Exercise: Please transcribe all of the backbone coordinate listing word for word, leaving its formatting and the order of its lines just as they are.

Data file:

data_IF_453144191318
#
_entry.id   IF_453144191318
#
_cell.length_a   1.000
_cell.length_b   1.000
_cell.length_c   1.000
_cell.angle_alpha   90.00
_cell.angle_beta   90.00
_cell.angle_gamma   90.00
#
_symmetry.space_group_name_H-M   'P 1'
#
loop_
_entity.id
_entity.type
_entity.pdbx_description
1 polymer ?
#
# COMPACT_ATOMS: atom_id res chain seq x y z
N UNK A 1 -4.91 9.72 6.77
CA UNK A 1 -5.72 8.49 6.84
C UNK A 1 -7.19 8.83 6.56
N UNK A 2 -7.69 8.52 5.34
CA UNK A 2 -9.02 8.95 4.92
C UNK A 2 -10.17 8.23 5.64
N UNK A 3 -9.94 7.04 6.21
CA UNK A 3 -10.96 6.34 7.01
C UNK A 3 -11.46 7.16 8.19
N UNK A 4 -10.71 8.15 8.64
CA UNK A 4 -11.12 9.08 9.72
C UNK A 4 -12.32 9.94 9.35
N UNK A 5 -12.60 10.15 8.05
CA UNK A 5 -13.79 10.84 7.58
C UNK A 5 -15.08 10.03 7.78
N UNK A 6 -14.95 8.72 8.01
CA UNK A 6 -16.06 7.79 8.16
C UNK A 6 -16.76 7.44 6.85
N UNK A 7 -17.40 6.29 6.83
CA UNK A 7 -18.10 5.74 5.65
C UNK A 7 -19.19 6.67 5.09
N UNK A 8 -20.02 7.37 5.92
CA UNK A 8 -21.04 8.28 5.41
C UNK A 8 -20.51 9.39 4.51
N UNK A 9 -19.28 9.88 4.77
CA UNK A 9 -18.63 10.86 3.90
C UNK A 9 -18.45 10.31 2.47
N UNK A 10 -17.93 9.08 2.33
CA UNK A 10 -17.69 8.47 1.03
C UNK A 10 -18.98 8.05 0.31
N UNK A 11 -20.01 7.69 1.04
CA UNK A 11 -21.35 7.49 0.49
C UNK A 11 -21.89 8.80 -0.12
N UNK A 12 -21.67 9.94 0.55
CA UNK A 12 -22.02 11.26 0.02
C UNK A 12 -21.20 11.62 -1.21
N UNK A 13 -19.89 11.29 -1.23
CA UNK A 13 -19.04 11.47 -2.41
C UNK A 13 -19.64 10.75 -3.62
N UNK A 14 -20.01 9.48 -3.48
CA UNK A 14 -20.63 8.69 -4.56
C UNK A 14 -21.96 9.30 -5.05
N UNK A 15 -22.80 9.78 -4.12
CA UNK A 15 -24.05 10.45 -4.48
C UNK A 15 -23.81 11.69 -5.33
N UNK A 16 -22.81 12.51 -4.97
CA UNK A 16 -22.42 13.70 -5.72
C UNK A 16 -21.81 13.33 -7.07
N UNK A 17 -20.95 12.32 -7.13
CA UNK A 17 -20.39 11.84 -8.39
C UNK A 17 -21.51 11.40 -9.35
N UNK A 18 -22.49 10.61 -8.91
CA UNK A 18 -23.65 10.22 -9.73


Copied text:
data_IF_453144191318
#
_entry.id   IF_453144191318
#
_cell.length_a   1.000
_cell.length_b   1.000
_cell.length_c   1.000
_cell.angle_alpha   90.00
_cell.angle_beta   90.00
_cell.angle_gamma   90.00
#
_symmetry.space_group_name_H-M   'P 1'
#
loop_
_entity.id
_entity.type
_entity.pdbx_description
1 polymer ?
#
# COMPACT_ATOMS: atom_id res chain seq x y z
N UNK A 1 -4.91 9.72 6.77
CA UNK A 1 -5.72 8.49 6.84
C UNK A 1 -7.19 8.83 6.56
N UNK A 2 -7.69 8.52 5.34
CA UNK A 2 -9.02 8.95 4.92
C UNK A 2 -10.17 8.23 5.64
N UNK A 3 -9.94 7.04 6.21
CA UNK A 3 -10.96 6.34 7.01
C UNK A 3 -11.46 7.16 8.19
N UNK A 4 -10.71 8.15 8.64
CA UNK A 4 -11.12 9.08 9.72
C UNK A 4 -12.32 9.94 9.35
N UNK A 5 -12.60 10.15 8.05
CA UNK A 5 -13.79 10.84 7.58
C UNK A 5 -15.08 10.03 7.78
N UNK A 6 -14.95 8.72 8.01
CA UNK A 6 -16.06 7.79 8.16
C UNK A 6 -16.76 7.44 6.85
N UNK A 7 -17.40 6.29 6.83
CA UNK A 7 -18.10 5.74 5.65
C UNK A 7 -19.19 6.67 5.09
N UNK A 8 -20.02 7.37 5.92
CA UNK A 8 -21.04 8.28 5.41
C UNK A 8 -20.51 9.39 4.51
N UNK A 9 -19.28 9.88 4.77
CA UNK A 9 -18.63 10.86 3.90
C UNK A 9 -18.45 10.31 2.47
N UNK A 10 -17.93 9.08 2.33
CA UNK A 10 -17.69 8.47 1.03
C UNK A 10 -18.98 8.05 0.31
N UNK A 11 -20.01 7.69 1.04
CA UNK A 11 -21.35 7.49 0.49
C UNK A 11 -21.89 8.80 -0.12
N UNK A 12 -21.67 9.94 0.55
CA UNK A 12 -22.02 11.26 0.02
C UNK A 12 -21.20 11.62 -1.21
N UNK A 13 -19.89 11.29 -1.23
CA UNK A 13 -19.04 11.47 -2.41
C UNK A 13 -19.64 10.75 -3.62
N UNK A 14 -20.01 9.48 -3.48
CA UNK A 14 -20.63 8.69 -4.56
C UNK A 14 -21.96 9.30 -5.05
N UNK A 15 -22.80 9.78 -4.12
CA UNK A 15 -24.05 10.45 -4.48
C UNK A 15 -23.81 11.69 -5.33
N UNK A 16 -22.81 12.51 -4.97
CA UNK A 16 -22.42 13.70 -5.72
C UNK A 16 -21.81 13.33 -7.07
N UNK A 17 -20.95 12.32 -7.13
CA UNK A 17 -20.39 11.84 -8.39
C UNK A 17 -21.51 11.40 -9.35
N UNK A 18 -22.49 10.61 -8.91
CA UNK A 18 -23.65 10.22 -9.73